Death by Assocation

By Larry Seltzer  |  Posted 2004-04-12 Print this article Print

Mail servers arent immune to "death by association." I once had a shared hosting account and woke one day to find that my mail from that domain was blocked by one of the major RBLs (Realtime Blackhole Lists), such as Mail Abuse Prevention System. Some digging revealed that this RBL blocked mail servers by IP address, and I was on a shared mail server. In all likelihood, some other domain on the same server had been spamming, but I paid the price all the same.

Security issues for hosted domains havent been covered enough by the media. I began to touch on them and how they are more common than is generally thought in a recent column on DDoS (distributed-denial-of-service) attacks.
But the implications for the industry are significant. I agree with Peter Pathos, president of The Planet Internet Services Inc. of Dallas. In a recent interview, Pathos said security issues would be the death of the "mom-and-pop" hosting industry and that "only those larger hosting companies focused on security will succeed."

Pathos went on to describe some of the products and practices his company uses to secure its customer sites. Its all good, but most of it protects the inside from whats outside. Once something comes into a server, say by a trusted customer, theres only so far that operating-system hardening can take you.

And not every hosting service spends all of the money on security that The Planet does. As a general matter, you should consider your own site, even one on a dedicated server, more vulnerable to attacks from other sites in the same data center than from outside. You know how in the movies the bank robbers rent the basement next door and break in at night? If you want to attack an Internet site, maybe even an Internet bank, rent a logically nearby server.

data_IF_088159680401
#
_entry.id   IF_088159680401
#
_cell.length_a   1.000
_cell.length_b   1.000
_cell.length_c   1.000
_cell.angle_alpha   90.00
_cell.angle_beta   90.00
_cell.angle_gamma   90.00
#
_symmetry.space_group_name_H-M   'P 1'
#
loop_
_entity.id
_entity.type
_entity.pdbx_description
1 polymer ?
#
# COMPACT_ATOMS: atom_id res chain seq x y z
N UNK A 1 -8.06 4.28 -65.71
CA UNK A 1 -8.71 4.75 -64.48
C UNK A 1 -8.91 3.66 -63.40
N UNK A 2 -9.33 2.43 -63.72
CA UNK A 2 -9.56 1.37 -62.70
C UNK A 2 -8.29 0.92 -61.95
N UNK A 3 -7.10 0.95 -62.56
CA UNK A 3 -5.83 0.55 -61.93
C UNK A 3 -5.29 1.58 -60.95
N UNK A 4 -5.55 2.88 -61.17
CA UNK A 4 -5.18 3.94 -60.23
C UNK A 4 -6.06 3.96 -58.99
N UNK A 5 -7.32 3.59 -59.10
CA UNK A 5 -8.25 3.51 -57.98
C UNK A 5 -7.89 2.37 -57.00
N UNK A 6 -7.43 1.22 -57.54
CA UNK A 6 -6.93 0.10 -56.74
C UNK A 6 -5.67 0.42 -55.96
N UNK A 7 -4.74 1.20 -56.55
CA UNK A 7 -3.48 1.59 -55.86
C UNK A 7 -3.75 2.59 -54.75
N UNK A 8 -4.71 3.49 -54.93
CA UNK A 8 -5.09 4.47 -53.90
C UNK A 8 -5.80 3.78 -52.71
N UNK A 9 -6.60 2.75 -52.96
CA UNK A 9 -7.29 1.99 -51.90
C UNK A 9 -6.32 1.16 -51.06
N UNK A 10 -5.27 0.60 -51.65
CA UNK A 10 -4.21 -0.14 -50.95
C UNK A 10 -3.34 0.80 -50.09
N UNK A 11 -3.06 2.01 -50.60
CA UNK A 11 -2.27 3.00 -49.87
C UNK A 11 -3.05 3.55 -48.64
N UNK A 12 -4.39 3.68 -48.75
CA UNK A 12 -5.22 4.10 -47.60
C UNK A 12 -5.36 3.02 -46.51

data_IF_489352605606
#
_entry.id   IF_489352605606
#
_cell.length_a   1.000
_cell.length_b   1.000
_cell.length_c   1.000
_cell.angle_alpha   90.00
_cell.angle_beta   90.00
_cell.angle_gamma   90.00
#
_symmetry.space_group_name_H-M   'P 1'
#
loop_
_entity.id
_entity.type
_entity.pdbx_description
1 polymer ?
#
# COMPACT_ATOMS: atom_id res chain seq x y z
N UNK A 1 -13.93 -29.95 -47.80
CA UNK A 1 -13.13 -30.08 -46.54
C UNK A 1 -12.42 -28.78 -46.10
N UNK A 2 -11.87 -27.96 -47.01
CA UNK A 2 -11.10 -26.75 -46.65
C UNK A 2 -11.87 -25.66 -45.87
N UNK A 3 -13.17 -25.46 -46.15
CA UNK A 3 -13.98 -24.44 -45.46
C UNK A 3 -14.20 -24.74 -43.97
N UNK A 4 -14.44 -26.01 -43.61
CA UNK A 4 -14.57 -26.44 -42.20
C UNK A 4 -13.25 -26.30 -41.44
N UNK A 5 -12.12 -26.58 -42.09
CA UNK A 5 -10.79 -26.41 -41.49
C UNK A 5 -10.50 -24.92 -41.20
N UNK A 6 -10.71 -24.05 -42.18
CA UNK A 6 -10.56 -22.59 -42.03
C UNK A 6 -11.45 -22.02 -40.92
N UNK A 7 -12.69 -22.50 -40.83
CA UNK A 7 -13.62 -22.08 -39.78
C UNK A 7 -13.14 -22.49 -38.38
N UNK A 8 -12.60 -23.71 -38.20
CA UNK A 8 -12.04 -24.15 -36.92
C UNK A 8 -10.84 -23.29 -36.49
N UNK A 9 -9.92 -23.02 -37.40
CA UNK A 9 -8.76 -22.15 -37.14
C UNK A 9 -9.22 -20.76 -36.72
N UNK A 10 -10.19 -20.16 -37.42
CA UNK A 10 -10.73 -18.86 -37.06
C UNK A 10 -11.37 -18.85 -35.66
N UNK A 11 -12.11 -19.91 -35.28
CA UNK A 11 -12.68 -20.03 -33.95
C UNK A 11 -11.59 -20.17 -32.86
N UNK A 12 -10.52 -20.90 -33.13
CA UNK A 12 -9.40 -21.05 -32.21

But nothings more nearby than another site on a shared server. If security is really important, you really ought to get yourself a dedicated server. If youre scared off by the money it costs, security probably isnt as important to you as you think.

Security Center Editor Larry Seltzer has worked in and written about the computer industry since 1983. Check out eWEEK.coms Security Center at for security news, views and analysis. Be sure to add our security news feed to your RSS newsreader or My Yahoo page:   More from Larry Seltzer

Larry Seltzer has been writing software for and English about computers ever since—,much to his own amazement—,he graduated from the University of Pennsylvania in 1983.

He was one of the authors of NPL and NPL-R, fourth-generation languages for microcomputers by the now-defunct DeskTop Software Corporation. (Larry is sad to find absolutely no hits on any of these +products on Google.) His work at Desktop Software included programming the UCSD p-System, a virtual machine-based operating system with portable binaries that pre-dated Java by more than 10 years.

For several years, he wrote corporate software for Mathematica Policy Research (they're still in business!) and Chase Econometrics (not so lucky) before being forcibly thrown into the consulting market. He bummed around the Philadelphia consulting and contract-programming scenes for a year or two before taking a job at NSTL (National Software Testing Labs) developing product tests and managing contract testing for the computer industry, governments and publication.

In 1991 Larry moved to Massachusetts to become Technical Director of PC Week Labs (now eWeek Labs). He moved within Ziff Davis to New York in 1994 to run testing at Windows Sources. In 1995, he became Technical Director for Internet product testing at PC Magazine and stayed there till 1998.

Since then, he has been writing for numerous other publications, including Fortune Small Business, Windows 2000 Magazine (now Windows and .NET Magazine), ZDNet and Sam Whitmore's Media Survey.

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